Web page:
Three decades after miners were assured the dreaded scourge of black lung disease was on its way out, the disorder is surfacing in “alarming numbers,” and the United Mine Workers of America wants to know why.
UMWA President Cecil Roberts, responding to a report this week in Wheeling showing incidents of black lung have doubled within the past years, called for an investigation.
“Either the respirable dust standard is not being enforced by the Mine Safety and Health Administration, or the standard is still too high,” he said in a statement Thursday.
“It’s likely to be the result of a combination of both factors.”
Under the 1969 Mine Safety and Health Act, respirable dust exposure was limited to 2 milligrams per cubic foot of air.
Recent data revealed the prevalence of miners with symptoms of black lung bottomed out in 1999, but since has climbed among miners with more than 20 years of experience in underground mines.
Miners with 25 or more years’ experience have witnessed a jump of from just under 5 percent to almost 10 percent, while the less experienced miners have gone up to 2 percent.
Delegate Mike Caputo, D-Marion, a representative of the UMWA, agreed a formal inquiry is in order to learn the reasons for the upsurge in pneumoconiosis.
“I have heard of a spike in black lung claims, and this is certainly worth looking into,” Caputo said while attending a union meeting in Charleston.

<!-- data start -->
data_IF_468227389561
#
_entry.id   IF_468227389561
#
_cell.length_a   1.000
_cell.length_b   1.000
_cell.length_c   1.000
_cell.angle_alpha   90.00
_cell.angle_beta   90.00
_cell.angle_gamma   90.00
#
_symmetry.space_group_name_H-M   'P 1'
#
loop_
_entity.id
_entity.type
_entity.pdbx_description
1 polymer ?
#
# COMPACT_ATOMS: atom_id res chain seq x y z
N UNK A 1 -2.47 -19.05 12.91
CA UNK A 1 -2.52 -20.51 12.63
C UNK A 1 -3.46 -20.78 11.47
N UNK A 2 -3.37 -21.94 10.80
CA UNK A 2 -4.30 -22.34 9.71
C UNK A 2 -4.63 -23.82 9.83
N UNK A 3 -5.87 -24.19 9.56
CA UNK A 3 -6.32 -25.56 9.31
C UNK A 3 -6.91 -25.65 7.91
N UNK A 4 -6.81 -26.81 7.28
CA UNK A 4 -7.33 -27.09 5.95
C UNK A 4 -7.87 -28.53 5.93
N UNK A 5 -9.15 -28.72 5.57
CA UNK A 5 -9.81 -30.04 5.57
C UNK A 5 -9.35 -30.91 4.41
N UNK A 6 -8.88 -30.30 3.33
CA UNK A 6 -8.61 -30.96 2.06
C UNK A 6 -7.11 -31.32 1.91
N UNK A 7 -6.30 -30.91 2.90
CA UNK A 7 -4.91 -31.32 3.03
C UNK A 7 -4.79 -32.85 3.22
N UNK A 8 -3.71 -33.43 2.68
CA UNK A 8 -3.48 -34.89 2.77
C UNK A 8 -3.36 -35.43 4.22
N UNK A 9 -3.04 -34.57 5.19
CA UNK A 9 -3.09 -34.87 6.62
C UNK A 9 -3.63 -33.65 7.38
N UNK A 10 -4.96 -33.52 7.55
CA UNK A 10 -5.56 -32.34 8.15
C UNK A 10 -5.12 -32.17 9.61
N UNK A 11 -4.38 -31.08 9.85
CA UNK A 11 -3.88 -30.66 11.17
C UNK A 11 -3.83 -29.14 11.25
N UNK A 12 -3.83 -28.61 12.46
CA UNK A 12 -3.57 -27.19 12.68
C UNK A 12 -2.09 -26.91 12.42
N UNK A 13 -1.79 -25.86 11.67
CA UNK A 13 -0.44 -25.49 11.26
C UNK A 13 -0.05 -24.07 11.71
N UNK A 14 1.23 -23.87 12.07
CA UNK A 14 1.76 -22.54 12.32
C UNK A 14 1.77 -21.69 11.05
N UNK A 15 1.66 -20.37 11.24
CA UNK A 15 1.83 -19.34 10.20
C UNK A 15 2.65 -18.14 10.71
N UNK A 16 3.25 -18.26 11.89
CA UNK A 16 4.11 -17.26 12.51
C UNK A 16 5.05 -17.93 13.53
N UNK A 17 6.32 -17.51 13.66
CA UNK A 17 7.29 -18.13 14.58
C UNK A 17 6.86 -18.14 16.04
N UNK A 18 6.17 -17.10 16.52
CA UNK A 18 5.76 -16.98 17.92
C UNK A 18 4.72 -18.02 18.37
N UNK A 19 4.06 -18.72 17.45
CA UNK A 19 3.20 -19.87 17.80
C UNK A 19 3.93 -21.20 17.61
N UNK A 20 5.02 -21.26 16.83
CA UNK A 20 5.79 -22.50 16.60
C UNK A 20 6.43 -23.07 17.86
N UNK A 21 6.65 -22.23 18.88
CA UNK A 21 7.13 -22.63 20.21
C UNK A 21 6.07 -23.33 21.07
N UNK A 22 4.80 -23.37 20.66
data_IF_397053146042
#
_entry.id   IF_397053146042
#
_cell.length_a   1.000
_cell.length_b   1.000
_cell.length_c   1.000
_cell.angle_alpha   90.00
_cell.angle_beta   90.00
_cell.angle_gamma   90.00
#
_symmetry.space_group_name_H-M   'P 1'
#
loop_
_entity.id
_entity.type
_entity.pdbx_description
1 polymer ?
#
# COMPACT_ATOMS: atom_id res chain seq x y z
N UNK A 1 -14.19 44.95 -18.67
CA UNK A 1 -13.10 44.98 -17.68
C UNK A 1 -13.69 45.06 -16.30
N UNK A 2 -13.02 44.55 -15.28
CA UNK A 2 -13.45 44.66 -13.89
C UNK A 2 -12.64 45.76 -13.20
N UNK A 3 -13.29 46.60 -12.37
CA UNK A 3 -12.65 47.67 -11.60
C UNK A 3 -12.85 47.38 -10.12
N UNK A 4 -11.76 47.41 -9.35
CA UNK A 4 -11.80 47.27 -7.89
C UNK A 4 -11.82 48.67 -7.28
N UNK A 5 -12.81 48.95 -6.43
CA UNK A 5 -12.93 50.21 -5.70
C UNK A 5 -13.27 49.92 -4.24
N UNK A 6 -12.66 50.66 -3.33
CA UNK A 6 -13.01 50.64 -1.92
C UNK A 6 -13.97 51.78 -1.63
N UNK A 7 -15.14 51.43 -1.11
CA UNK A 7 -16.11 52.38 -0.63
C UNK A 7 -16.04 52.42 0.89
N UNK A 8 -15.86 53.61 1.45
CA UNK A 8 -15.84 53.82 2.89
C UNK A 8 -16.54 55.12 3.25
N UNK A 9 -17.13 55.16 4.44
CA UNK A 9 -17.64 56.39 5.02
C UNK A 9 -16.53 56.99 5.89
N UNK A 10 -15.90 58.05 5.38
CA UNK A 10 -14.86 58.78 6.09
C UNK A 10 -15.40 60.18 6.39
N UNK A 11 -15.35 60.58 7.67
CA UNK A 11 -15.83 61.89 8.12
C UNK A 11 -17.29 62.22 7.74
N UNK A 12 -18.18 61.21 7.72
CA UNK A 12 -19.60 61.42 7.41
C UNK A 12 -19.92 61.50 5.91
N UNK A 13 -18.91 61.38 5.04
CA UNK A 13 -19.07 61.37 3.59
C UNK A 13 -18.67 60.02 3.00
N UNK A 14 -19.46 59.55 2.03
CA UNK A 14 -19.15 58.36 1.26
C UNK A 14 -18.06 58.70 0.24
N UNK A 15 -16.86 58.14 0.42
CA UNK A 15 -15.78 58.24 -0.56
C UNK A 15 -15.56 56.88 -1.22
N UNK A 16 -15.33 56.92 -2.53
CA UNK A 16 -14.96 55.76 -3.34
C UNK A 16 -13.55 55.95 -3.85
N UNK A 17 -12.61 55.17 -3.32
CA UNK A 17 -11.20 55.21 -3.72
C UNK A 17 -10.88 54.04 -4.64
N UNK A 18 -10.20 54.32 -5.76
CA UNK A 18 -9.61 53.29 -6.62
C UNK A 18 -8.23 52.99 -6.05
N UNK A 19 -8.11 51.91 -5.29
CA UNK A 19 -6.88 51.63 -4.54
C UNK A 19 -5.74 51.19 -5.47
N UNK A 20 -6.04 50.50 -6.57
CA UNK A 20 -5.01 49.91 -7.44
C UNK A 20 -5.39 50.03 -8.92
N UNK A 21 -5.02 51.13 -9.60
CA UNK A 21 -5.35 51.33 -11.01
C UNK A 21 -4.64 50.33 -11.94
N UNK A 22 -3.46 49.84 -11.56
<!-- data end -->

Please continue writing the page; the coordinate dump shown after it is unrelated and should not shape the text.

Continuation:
“What we need to do at the state level, I’m not sure yet. But if more miners are contracting this disease, we have an obligation to look into it.”
Black lung data was unveiled Tuesday in Wheeling at the annual session of the National Coalition of Black Lung and Respiratory Disease Clinics.
Its medical director, Dr. Robert Cohen, suggested something was clearly wrong with the methods used to control respirable dust in the nation’s mines.
“This data is extremely alarming,” he said.
“Given the time lag time between exposure and discovery of disease, these findings are likely to be just the tip of the iceberg. We should not be seeing this prevalence rate or this type of advanced disease in the 21st century.”
If MSHA has been enforcing the law, Roberts said, then the latest numbers prove the standard needs to be lowered, a goal of a pending supplemental proposal to the MINER Act, passed after the Sago Mine tragedy in West Virginia.
“Miners need action now,” he added.